According to the Justice Department, employment discrimination cases nearly tripled between the beginning and the end of the 1990's. These cases involve claims of sexual harassment, racial bias, hostile work environment, wrongful termination, ADA violations, etc., etc. And yet, as the U.S. Postal Service discovered in the first 22 months of full operation of its "Redress" mediation program, from September 1998 through June 2000, 17,645 disputes were mediated and of those, 80 percent were resolved. During the same period, formal complaints dropped 30 percent and lawyers estimated that the program saved the agency millions of dollars. Ms. Cynthia J. Hallberlin, former chief counsel for the Postal Service stated: “We have found that companies are very interested in transformative mediation…because of its promise to not just solve the problem at hand, but to help the parties communicate more effectively in the future.” [NYTimes - business section, Sept. 6, 2000]
Transformative Mediation describes a particular orientation practiced by mediators who believe that small steps count in improving communication between parties, particularly when they will continue working together in some fashion. Mediators using the transformative approach are trained to work with parties toward resolutions which encompass the issues which are important to the disputants themselves, and in the process, to help strengthen their relationship so that it can withstand conflicts or differences in the future. The Postal Service chose to contract exclusively with mediators trained in the transformative approach, believing that, over time, these mediations would contribute to improving the overall workplace culture of the Postal Service.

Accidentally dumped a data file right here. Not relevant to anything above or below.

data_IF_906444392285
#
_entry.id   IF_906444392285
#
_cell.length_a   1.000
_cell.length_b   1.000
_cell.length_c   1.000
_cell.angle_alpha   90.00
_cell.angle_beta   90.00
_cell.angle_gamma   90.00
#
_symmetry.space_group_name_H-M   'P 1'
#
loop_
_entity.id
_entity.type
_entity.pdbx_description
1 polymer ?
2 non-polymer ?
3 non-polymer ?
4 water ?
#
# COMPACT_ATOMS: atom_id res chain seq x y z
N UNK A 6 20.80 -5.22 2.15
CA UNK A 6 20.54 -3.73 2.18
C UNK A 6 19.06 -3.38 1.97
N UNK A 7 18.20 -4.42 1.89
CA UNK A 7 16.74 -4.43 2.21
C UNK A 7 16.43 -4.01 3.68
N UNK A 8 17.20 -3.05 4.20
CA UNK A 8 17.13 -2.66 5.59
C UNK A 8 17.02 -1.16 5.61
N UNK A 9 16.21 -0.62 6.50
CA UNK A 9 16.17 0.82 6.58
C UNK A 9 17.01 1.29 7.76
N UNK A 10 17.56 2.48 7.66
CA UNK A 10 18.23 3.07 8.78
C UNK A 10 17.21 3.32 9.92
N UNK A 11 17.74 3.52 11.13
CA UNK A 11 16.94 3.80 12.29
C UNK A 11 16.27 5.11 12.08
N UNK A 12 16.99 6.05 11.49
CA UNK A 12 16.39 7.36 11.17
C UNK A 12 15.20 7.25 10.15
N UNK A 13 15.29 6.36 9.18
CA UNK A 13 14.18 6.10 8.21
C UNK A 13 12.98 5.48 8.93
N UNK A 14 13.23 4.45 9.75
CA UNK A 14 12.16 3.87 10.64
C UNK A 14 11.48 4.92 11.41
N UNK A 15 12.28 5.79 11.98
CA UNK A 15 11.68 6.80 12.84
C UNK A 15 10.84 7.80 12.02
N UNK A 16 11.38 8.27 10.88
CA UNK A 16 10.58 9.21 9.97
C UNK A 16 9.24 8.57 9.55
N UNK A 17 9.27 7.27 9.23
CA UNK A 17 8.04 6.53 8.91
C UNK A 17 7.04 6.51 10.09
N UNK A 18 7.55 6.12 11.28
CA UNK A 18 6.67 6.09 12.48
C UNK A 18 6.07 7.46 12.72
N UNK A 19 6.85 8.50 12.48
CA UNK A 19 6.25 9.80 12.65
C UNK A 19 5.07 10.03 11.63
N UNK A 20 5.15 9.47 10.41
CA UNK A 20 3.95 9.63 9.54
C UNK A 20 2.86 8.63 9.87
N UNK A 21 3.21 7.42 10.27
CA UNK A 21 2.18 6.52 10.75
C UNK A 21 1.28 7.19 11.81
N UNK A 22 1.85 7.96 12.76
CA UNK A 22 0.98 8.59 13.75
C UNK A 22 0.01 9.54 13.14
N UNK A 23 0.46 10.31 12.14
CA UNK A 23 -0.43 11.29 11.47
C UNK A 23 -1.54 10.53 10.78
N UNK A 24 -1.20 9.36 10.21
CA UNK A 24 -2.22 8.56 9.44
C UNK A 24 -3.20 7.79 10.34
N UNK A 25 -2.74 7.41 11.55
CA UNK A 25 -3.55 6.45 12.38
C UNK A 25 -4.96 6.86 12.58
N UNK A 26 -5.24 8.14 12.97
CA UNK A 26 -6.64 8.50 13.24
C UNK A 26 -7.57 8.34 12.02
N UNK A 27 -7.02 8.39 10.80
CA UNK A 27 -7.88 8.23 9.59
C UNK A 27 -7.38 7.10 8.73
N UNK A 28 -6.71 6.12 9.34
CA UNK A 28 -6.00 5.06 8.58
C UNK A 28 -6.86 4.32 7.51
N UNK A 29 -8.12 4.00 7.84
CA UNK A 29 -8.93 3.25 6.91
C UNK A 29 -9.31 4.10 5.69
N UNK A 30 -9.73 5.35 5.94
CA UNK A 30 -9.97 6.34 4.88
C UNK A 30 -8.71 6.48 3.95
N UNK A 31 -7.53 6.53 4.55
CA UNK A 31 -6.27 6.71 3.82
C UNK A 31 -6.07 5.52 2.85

While the Postal Service, the largest single employer in the U.S., developed a nationwide program using outside, contract mediators, many other large companies and organizations have created internal dispute resolution programs. A survey of Fortune 1,000 companies by the Cornell Institute on Conflict Resolution found that the majority have developed some form of what is known as ADR, (alternative dispute resolution) to avoid litigation.
Texaco's settlement of a multimillion-dollar racial discrimination case included the creation of an Ombuds Program in February 1998; which later became part of a company-wide problem-resolution system, along with other mediation and arbitration programs. There are at least 22 workplace ombuds offices in 10 different federal agencies in the U.S. Federal ombuds offices deal with a wide range of workplace issues, including providing third party assistance (mediators) to resolve disputes between individuals as well as within work groups.
Smaller businesses have also discovered how cost effective mediation can be in resolving disputes which interfere with productivity or negatively effect employee morale. Even "mom & pop" type businesses have used mediation processes to keep owner-partnerships from dissolving, to help retain valued managers and to implement change and modernize systems without loosing the "heart" of their businesses due to employee conflicts.
The advantages for businesses in adopting mediation processes, either through outside contracts or internal programs, are multifaceted and immeasurable. The problem remains: how to dispel the myths, support attitudinal changes, and generally promote more openness among business people to using mediation services and implementing mediation programs.